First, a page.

This act reveals and damns Covenant by taboo trope, no less. So why does it work for so many readers? Perhaps it is the complicated motivations or the raw brutal descriptions. The scene focuses on Covenant’s horrific act upon an innocent girl, and Covenant hates himself for it. Good! Story end? Right? No.

The Land, Lena, and the villagers need Covenant, and so necessity propels him toward redemption. It is a juxtaposition of savior, misogyny, and crime, a seemingly impossible reconciliation to make, and it is the hook into Covenant’s story. The reader wants Covenant to be the savior, or better yet, the sacrifice. Covenant must rise above himself, his crime, disease, and self-pity in order to be this savior, but self-loathing governs Covenant’s attitude, and though the reader needs and wants Covenant to loathe himself, the reader also needs Covenant to transcend.

Covenant is a protagonist who the reader cannot dismiss, because the reader needs him to be more; therefore, the taboo trope must be more than a cliché, it must be the catalyst to Covenant’s hit-bottom turnaround. Already in love with Lena and The Land, the reader sticks around to make sure Covenant atones. He must atone, so he can save The Land — an obvious analogy, but effective nonetheless.

Of course, any good feminist will chaff at the “rapist as savior,” and rightly, so; however, this chafing does not dismiss the rape as relevant to theme. Still, it took Donaldson six original books within the series to form closure. Even so, a significant reader pool will simply not read beyond the rape scene. What does this example teach us? Taboo tropes are not to be used lightly. They are a lengthy investment of time and craft, and they will prompt criticism. END SPOILER.

Necessity, Balance, and Thematic Sincerity
In answering the necessity question, ask if the taboo or trope progresses the story along. Is it organic to characters and conflicts? Can some other plot element do the job just as well?

If the taboo or trope is necessary, the next step is balance. This balance is hard to achieve, as taboos and tropes tend to associate with provocative material — material, perhaps, unintended. Let’s consider the portal in an epic journey. Because this trope is so far-reaching, it is a compulsory caution when crafting windows, doorways, drains, and rabbit holes. Any little space where a character can squeeze through will smell like a trope whether intended or not. Another portal? Yada, yada, yada . . . A portal, even if committed by accident, can jar the reader out of the story, and subsequently, out of thematic focus. For this reason, the window, if necessary, had better be the best damn window ever; otherwise, craft the window as a true window and not an accidental portal.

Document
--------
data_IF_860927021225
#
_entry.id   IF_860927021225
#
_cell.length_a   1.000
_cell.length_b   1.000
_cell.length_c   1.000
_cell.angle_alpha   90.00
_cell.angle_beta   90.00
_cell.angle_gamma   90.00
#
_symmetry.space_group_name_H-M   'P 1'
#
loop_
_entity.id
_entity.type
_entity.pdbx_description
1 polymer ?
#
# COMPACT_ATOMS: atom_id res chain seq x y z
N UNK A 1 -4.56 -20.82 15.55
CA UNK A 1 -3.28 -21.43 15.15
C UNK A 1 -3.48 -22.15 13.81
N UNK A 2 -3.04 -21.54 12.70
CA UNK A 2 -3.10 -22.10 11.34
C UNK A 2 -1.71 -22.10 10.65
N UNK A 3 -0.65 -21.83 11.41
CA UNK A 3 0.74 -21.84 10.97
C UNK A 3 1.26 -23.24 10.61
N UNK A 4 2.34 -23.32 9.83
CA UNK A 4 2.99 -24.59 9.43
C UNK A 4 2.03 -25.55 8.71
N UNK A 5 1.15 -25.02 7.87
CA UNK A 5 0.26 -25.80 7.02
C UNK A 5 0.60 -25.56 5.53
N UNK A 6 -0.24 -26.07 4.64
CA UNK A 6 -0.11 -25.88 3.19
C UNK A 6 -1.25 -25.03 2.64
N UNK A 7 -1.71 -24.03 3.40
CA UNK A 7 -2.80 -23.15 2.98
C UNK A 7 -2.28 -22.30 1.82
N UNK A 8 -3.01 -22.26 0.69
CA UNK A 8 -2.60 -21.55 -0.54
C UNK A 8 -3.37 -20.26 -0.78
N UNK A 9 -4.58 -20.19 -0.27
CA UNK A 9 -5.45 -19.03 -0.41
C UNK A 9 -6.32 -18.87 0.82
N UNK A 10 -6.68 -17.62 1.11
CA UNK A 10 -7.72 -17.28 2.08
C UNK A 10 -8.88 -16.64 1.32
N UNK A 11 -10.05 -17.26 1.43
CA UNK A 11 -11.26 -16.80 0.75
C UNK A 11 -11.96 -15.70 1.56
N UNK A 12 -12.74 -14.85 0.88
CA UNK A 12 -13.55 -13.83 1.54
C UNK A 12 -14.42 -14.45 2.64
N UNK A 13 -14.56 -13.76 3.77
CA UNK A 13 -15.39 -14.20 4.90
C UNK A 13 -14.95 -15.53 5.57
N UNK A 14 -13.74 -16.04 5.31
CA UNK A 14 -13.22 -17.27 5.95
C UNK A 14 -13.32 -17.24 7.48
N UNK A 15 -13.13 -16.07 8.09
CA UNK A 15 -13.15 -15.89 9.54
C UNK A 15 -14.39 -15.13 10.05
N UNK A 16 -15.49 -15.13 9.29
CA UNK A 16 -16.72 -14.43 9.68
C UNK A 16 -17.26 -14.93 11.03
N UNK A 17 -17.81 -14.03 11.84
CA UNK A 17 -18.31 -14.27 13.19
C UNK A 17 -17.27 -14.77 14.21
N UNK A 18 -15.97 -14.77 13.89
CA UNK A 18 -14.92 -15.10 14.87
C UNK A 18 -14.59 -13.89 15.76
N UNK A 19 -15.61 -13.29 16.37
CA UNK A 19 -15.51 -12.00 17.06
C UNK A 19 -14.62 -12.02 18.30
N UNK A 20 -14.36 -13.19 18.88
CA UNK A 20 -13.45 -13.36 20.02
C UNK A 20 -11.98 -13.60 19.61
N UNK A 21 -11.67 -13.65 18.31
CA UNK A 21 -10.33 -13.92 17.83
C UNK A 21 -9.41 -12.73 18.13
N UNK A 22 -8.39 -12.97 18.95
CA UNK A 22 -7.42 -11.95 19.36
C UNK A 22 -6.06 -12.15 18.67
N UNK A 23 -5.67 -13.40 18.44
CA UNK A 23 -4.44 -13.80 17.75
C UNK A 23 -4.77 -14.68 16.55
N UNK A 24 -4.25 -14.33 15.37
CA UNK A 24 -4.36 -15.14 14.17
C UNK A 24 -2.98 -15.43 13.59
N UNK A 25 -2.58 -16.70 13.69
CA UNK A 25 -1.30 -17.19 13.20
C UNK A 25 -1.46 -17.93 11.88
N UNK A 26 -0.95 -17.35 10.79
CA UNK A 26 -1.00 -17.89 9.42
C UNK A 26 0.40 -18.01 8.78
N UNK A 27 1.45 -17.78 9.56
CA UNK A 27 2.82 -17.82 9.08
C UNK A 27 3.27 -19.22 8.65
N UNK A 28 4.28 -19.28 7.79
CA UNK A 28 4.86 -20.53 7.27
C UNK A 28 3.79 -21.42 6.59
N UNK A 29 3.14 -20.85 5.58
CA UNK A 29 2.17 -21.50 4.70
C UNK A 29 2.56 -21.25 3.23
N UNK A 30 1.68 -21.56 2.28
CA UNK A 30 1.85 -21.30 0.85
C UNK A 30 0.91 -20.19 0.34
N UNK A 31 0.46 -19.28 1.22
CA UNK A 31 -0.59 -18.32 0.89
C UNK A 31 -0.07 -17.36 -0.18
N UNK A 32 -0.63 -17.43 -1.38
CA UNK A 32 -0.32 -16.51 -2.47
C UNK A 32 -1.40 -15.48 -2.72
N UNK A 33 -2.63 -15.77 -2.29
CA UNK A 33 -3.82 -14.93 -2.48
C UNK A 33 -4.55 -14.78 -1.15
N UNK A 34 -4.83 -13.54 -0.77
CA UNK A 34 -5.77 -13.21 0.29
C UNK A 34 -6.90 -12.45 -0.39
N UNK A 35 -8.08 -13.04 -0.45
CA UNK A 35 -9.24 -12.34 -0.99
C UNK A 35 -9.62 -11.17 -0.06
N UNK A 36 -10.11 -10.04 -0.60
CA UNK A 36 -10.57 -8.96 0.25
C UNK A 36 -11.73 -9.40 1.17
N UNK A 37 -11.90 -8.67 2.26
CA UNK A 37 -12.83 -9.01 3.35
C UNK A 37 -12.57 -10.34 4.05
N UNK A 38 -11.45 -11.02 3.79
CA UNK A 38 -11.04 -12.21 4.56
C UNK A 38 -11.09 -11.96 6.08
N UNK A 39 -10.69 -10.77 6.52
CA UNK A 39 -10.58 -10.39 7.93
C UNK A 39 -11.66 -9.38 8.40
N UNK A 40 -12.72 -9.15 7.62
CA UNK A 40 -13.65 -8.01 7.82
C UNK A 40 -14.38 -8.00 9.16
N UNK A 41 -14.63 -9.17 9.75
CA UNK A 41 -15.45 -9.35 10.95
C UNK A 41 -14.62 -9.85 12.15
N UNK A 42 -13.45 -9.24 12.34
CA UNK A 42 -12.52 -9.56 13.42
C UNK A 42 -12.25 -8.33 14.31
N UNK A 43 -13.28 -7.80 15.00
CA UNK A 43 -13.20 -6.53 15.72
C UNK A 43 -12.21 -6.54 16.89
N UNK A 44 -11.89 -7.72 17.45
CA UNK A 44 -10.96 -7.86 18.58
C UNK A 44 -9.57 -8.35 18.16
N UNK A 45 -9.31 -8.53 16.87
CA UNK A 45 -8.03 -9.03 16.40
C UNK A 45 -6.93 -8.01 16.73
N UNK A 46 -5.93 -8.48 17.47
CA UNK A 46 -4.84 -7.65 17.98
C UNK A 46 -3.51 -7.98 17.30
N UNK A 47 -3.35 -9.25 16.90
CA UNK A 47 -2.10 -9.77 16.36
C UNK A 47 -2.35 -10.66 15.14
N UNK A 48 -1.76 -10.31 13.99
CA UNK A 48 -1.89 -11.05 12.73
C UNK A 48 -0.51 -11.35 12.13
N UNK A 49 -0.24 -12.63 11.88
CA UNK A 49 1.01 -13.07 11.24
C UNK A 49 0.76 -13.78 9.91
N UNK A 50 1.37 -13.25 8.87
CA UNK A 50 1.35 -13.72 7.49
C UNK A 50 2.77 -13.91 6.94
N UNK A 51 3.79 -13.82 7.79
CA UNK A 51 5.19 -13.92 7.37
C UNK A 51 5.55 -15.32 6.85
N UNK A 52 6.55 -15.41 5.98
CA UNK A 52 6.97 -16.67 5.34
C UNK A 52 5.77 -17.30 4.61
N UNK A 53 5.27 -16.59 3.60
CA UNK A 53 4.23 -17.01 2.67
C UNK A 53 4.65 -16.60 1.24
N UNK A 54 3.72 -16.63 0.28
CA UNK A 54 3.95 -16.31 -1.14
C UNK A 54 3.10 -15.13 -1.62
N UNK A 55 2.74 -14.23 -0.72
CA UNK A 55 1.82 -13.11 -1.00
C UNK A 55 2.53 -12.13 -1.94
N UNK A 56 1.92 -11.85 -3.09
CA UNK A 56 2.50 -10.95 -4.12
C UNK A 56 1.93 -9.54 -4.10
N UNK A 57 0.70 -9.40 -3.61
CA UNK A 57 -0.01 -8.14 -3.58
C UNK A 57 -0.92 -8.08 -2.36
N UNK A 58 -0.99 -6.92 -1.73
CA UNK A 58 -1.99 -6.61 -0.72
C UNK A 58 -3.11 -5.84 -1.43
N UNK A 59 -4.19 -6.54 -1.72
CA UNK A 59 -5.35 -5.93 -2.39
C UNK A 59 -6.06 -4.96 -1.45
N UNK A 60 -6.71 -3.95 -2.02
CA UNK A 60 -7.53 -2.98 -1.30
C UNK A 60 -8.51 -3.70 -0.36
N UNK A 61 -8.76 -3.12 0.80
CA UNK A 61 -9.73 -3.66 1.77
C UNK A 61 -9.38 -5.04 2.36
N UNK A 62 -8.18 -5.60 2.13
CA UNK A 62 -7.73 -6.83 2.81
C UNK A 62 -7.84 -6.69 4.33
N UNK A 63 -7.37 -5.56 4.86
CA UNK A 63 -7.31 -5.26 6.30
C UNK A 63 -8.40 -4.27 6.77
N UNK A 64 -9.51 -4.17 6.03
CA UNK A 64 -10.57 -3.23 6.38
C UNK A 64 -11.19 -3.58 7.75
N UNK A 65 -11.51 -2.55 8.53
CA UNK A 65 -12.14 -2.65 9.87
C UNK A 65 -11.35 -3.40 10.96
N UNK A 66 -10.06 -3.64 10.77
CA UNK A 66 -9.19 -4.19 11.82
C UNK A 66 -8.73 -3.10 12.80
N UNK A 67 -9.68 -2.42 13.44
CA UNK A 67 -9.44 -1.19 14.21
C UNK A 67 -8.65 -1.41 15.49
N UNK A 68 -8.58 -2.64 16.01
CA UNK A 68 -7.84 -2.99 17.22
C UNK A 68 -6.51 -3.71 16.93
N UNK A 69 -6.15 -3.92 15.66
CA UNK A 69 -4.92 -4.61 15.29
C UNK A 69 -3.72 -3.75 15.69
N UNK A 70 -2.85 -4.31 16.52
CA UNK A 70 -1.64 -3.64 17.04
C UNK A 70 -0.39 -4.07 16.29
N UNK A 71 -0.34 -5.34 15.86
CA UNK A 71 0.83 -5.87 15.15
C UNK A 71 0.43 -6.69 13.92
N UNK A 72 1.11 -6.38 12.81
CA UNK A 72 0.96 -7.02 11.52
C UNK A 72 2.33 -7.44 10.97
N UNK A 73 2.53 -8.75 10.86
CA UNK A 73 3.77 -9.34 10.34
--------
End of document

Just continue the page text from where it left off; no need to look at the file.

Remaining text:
Even after all good attempts, the window may still associate to the portal, hence the inescapable use of tropes. They sneak in like drunken wedding crashers, and the story must have the grace to handle this inevitability. It’s no excuse to say “But, but . . . I didn’t invite the trope!” Readers won’t care, and the caterer will still charge for the extra plate.

Taboo Tropes
Even more risky is the taboo trope (the double whammy). Taboo tropes must not only satisfy necessity and balance, but also the question of “Do you want to go there?” Ask this question: Is the rape scene necessary to the medieval epic, and if so, how does it relate to theme? Does it take over the story? In the Covenant series, the rape does take over the story, but it was meant to take over the story.

The writer must be the forever rhetorician, persuading the reader to focus on the central themes at hand. Difficult to do with taboo tropes, as they are by nature, scene-stealers, and they tend to leave a stain.

In all consideration, it isn’t whether or not taboos/tropes can be used successfully — success is subjective and worrying over it is wasted energy — but rather is the taboo or trope necessary, balanced, and relevant to theme. If not, take it out. Let me repeat . . . remove the taboo or trope. The story will be better for it.

In “Taboos and Tropes: Part II,” we will further address rhetoric and why tropes can often dissuade readers from a story’s credibility. We’ll also address specific pitfalls to consider when writing taboos and tropes with an exercise on writing about rape.

Rae Bryant is a short story author, poet, columnist, Assistant Editor for Fantasy Magazine, on staff with Weird Tales, and a reviewer for The Fix. She is the July 2008 recipient of the Whidbey Writers’ Prize. Her works have appeared or will soon be appearing in Weird Tales, Frederick News-Post, Literary Traveler, Southern Fried Weirdness, and The Willows, among others. Rae is currently a graduate student at Johns Hopkins finishing an M.A. in Writing. She’s also writing a novel and lives in a little valley just outside Washington D.C. Read more about Rae at or visit her at